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IRS Offers New Streamlined Option to Certain 501(c)(4) Groups Caught in Application Backlog

FS-2013-8, June 2013

Following a review of internal procedures to reduce the backlog of tax-exempt applications, the IRS is offering certain organizations that have applied for 501(c)(4) status a faster, optional method to gain tax-exempt status.

The IRS will start mailing about 80 letters this week offering the expedited option to groups that have had their applications pending for more than 120 days and involve possible political campaign intervention or issue advocacy. This effort is part of an internal review of IRS operations, processes and practices at the IRS announced today.

“The IRS is committed to improving our tax-exempt review process,” said IRS Principal Deputy Commissioner Danny Werfel. “This new streamlined option gives certain groups that have waited far too long a quick and clear path to get their status resolved.”

This “safe-harbor” option will provide certain groups an approved determination letter granting them 501(c)(4) status within two weeks if they certify they devote 60 percent or more of both their spending and time on activities that promote social welfare as defined by Section 501(c)(4). At the same time, they must certify that political campaign intervention involves less than 40 percent of both their spending and time. These thresholds apply for past, current and future years of operation. Solely for the purpose of determining eligibility for the expedited procedure, an organization must count, among other things, any public communication identifying a candidate that occurred within 60 days prior to a general election or 30 days prior to a primary as political campaign intervention.

 “The IRS will treat these groups fairly and review applications promptly, a step that will immediately reduce the backlog of these cases,” Werfel said. “At the same time, the IRS will work to ensure 501(c)(4) groups follow the law set by Congress. As part of our efforts, the IRS will continue to look for ways to improve its processes going forward.”

The IRS also emphasized that any eligible organizations that do not choose the expedited option will be treated fairly and expeditiously through the regular review process.

Full details of the expedited process and specific instructions for the groups qualifying for the option can be found in IRS Letter 5228.

Related Item: New Review Process and Expedited Self-Certification Option

 

Page Last Reviewed or Updated: 19-Dec-2013

The How To File An Amended Return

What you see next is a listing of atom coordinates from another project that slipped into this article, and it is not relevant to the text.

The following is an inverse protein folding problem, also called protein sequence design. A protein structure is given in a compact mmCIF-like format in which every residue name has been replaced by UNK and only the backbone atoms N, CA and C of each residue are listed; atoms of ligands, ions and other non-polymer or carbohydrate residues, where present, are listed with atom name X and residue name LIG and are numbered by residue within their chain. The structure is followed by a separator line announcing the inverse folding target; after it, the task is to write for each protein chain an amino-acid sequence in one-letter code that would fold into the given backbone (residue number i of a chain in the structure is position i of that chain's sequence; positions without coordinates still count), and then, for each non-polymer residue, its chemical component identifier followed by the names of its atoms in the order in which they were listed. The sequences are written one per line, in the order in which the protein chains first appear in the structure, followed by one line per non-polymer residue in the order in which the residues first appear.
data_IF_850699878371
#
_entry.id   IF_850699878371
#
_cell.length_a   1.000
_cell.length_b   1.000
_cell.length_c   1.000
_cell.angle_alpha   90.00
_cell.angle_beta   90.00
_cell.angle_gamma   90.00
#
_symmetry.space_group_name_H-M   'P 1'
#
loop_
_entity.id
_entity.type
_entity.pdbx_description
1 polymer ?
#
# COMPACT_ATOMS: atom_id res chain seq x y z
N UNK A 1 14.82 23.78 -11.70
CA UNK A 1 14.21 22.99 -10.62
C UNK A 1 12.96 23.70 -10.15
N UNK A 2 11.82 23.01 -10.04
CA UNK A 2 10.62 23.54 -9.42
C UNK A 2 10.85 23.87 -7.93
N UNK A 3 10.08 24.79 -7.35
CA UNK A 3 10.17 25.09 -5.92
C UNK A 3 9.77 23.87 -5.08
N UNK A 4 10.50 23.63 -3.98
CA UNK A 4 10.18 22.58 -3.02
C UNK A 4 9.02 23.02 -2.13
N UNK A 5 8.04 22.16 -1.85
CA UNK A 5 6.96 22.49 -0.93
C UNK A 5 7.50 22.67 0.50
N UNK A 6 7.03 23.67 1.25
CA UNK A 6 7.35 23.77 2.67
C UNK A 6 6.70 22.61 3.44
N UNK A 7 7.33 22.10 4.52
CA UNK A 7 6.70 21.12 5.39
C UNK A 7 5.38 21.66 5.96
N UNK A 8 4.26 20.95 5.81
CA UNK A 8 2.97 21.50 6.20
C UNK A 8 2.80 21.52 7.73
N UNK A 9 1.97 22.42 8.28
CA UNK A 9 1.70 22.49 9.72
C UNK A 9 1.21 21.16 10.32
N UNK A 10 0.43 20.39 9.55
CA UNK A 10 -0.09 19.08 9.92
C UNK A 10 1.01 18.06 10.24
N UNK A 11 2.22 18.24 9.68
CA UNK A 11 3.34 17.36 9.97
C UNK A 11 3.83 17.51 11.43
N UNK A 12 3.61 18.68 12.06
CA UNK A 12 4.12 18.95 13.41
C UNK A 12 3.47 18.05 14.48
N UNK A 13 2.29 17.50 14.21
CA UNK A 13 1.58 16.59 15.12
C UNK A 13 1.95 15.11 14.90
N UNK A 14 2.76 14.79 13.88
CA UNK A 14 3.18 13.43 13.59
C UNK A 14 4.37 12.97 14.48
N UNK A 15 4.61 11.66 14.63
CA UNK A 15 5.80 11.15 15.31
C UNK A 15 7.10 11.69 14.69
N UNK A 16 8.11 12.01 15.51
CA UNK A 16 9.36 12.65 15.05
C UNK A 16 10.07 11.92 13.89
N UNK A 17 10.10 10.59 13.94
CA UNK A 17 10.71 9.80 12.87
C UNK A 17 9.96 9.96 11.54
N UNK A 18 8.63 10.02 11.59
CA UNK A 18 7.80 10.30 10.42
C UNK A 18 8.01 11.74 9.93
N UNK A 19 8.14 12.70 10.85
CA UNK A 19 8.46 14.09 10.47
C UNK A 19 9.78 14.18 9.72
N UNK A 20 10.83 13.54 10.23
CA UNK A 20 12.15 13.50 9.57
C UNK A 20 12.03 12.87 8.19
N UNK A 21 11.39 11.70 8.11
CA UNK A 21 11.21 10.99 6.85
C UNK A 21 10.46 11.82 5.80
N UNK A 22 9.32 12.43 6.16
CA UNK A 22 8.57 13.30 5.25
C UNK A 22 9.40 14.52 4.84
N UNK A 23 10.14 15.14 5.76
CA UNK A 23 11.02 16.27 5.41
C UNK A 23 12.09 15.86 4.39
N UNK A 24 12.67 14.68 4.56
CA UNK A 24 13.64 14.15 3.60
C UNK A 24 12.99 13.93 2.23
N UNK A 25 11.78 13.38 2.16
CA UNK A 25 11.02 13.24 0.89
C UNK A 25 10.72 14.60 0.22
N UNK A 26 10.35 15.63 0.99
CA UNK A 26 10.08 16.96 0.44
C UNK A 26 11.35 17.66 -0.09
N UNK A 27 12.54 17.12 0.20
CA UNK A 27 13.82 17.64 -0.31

How to file an amended return 3. How to file an amended return   Abandonments Table of Contents You abandon property when you voluntarily and permanently give up possession and use of the property with the intention of ending your ownership but without passing it on to anyone else. How to file an amended return Whether an abandonment has occurred is determined in light of all the facts and circumstances. How to file an amended return You must both show an intention to abandon the property and affirmatively act to abandon the property. How to file an amended return A voluntary conveyance of the property in lieu of foreclosure is not an abandonment and is treated as the exchange of property to satisfy a debt. How to file an amended return For more information, see Sales and Exchanges in Publication 544. How to file an amended return The tax consequences of abandonment of property that secures a debt depend on whether you were personally liable for the debt (recourse debt) or were not personally liable for the debt (nonrecourse debt). How to file an amended return See Publication 544 if you abandoned property that did not secure debt. How to file an amended return This publication only discusses the tax consequences of abandoning property that secured a debt. How to file an amended return Abandonment of property securing recourse debt. How to file an amended return    In most cases, if you abandon property that secures debt for which you are personally liable (recourse debt), you do not have gain or loss until the later foreclosure is completed. How to file an amended return For details on figuring gain or loss on the foreclosure, see chapter 2. How to file an amended return Example 1—abandonment of personal-use property securing recourse debt. How to file an amended return In 2009, Anne purchased a home for $200,000. How to file an amended return She borrowed the entire purchase price, for which she was personally liable, and gave the bank a mortgage on the home. How to file an amended return In 2013, Anne lost her job and was unable to continue making her mortgage loan payments. How to file an amended return Because her mortgage loan balance was $185,000 and the FMV of her home was only $150,000, Anne decided to abandon her home by permanently moving out on August 1, 2013. How to file an amended return Because Anne was personally liable for the debt and the bank did not complete a foreclosure of the property in 2013, Anne has neither gain nor loss in tax year 2013 from abandoning the home. How to file an amended return If the bank sells the house at a foreclosure sale in 2014, Anne will have to figure her gain or nondeductible loss for tax year 2014 as discussed earlier in chapter 2. How to file an amended return Example 2—abandonment of business or investment property securing recourse debt. How to file an amended return In 2009, Sue purchased business property for $200,000. How to file an amended return She borrowed the entire purchase price, for which she was personally liable, and gave the lender a security interest in the property. How to file an amended return In 2013, Sue was unable to continue making her loan payments. How to file an amended return Because her loan balance was $185,000 and the FMV of the property was only $150,000, Sue abandoned the property on August 1, 2013. How to file an amended return Because Sue was personally liable for the debt and the lender did not complete a foreclosure of the property in 2013, Sue has neither gain nor loss in tax year 2013 from abandoning the property. How to file an amended return If the lender sells the property at a foreclosure sale in 2014, Sue will have to figure her gain or deductible loss for tax year 2014 as discussed earlier in chapter 2. How to file an amended return Abandonment of property securing nonrecourse debt. How to file an amended return    If you abandon property that secures debt for which you are not personally liable (nonrecourse debt), the abandonment is treated as a sale or exchange. How to file an amended return   The amount you realize on the abandonment of property that secured nonrecourse debt is the amount of the nonrecourse debt. How to file an amended return If the amount you realize is more than your adjusted basis, then you have a gain. How to file an amended return If your adjusted basis is more than the amount you realize, then you have a loss. How to file an amended return For more information on how to figure gain and loss, see Gain or Loss from Sales or Exchanges in Publication 544. How to file an amended return   Loss from abandonment of business or investment property is deductible as a loss. How to file an amended return The character of the loss depends on the character of the property. How to file an amended return The amount of deductible capital loss may be limited. How to file an amended return For more information, see Treatment of Capital Losses in Publication 544. How to file an amended return You cannot deduct any loss from abandonment of your home or other property held for personal use. How to file an amended return Example 1—abandonment of personal-use property securing nonrecourse debt. How to file an amended return In 2009, Timothy purchased a home for $200,000. How to file an amended return He borrowed the entire purchase price, for which he was not personally liable, and gave the bank a mortgage on the home. How to file an amended return In 2013, Timothy lost his job and was unable to continue making his mortgage loan payments. How to file an amended return Because his mortgage loan balance was $185,000 and the FMV of his home was only $150,000, Timothy decided to abandon his home by permanently moving out on August 1, 2013. How to file an amended return Because Timothy was not personally liable for the debt, the abandonment is treated as a sale or exchange of the home in tax year 2013. How to file an amended return Timothy's amount realized is $185,000 and his adjusted basis in the home is $200,000. How to file an amended return Timothy has a $15,000 nondeductible loss in tax year 2013. How to file an amended return (Had Timothy’s adjusted basis been less than the amount realized, Timothy would have had a gain that he would have to include in gross income. How to file an amended return ) The bank sells the house at a foreclosure sale in 2014. How to file an amended return Timothy has neither gain nor loss from the foreclosure sale. How to file an amended return Because he was not personally liable for the debt, he also has no cancellation of debt income. How to file an amended return Example 2—abandonment of business or investment property securing nonrecourse debt. How to file an amended return In 2009, Robert purchased business property for $200,000. How to file an amended return He borrowed the entire purchase price, for which he was not personally liable, and gave the lender a security interest in the property. How to file an amended return In 2013, Robert was unable to continue making his loan payments. How to file an amended return Because his loan balance was $185,000 and the FMV of the property was only $150,000, Robert decided to abandon the property on August 1, 2013. How to file an amended return Because Robert was not personally liable for the debt, the abandonment is treated as a sale or exchange of the property in tax year 2013. How to file an amended return Robert's amount realized is $185,000 and his adjusted basis in the property is $180,000 (as a result of $20,000 of depreciation deductions on the property). How to file an amended return Robert has a $5,000 gain in tax year 2013. How to file an amended return (Had Robert’s adjusted basis been greater than the amount realized, he would have had a deductible loss. How to file an amended return ) The lender sells the property at a foreclosure sale in 2014. How to file an amended return Robert has neither gain nor loss from the foreclosure sale. How to file an amended return Because he was not personally liable for the debt, he also has no cancellation of debt income. How to file an amended return Canceled debt. How to file an amended return    If the abandoned property secures a debt for which you are personally liable and the debt is canceled, you will realize ordinary income equal to the canceled debt. How to file an amended return This income is separate from any amount realized from abandonment of the property. How to file an amended return You must report this income on your return unless one of the exceptions or exclusions described in chapter 1 applies. How to file an amended return See chapter 1 for more details. How to file an amended return Forms 1099-A and 1099-C. How to file an amended return    In most cases, if you abandon real property (such as a home), intangible property, or tangible personal property held (wholly or partly) for use in a trade or business or for investment, that secures a loan and the lender knows the property has been abandoned, the lender should send you Form 1099-A showing information you need to figure your gain or loss from the abandonment. How to file an amended return Also, if your debt is canceled and the lender must file Form 1099-C, the lender can include the information about the abandonment on that form instead of on Form 1099-A. How to file an amended return The lender must file Form 1099-C and send you a copy if the amount of debt canceled is $600 or more and the lender is a financial institution, credit union, federal government agency, or any organization that has a significant trade or business of lending money. How to file an amended return For abandonments of property and debt cancellations occurring in 2013, these forms should be sent to you by January 31, 2014. How to file an amended return Prev  Up  Next   Home   More Online Publications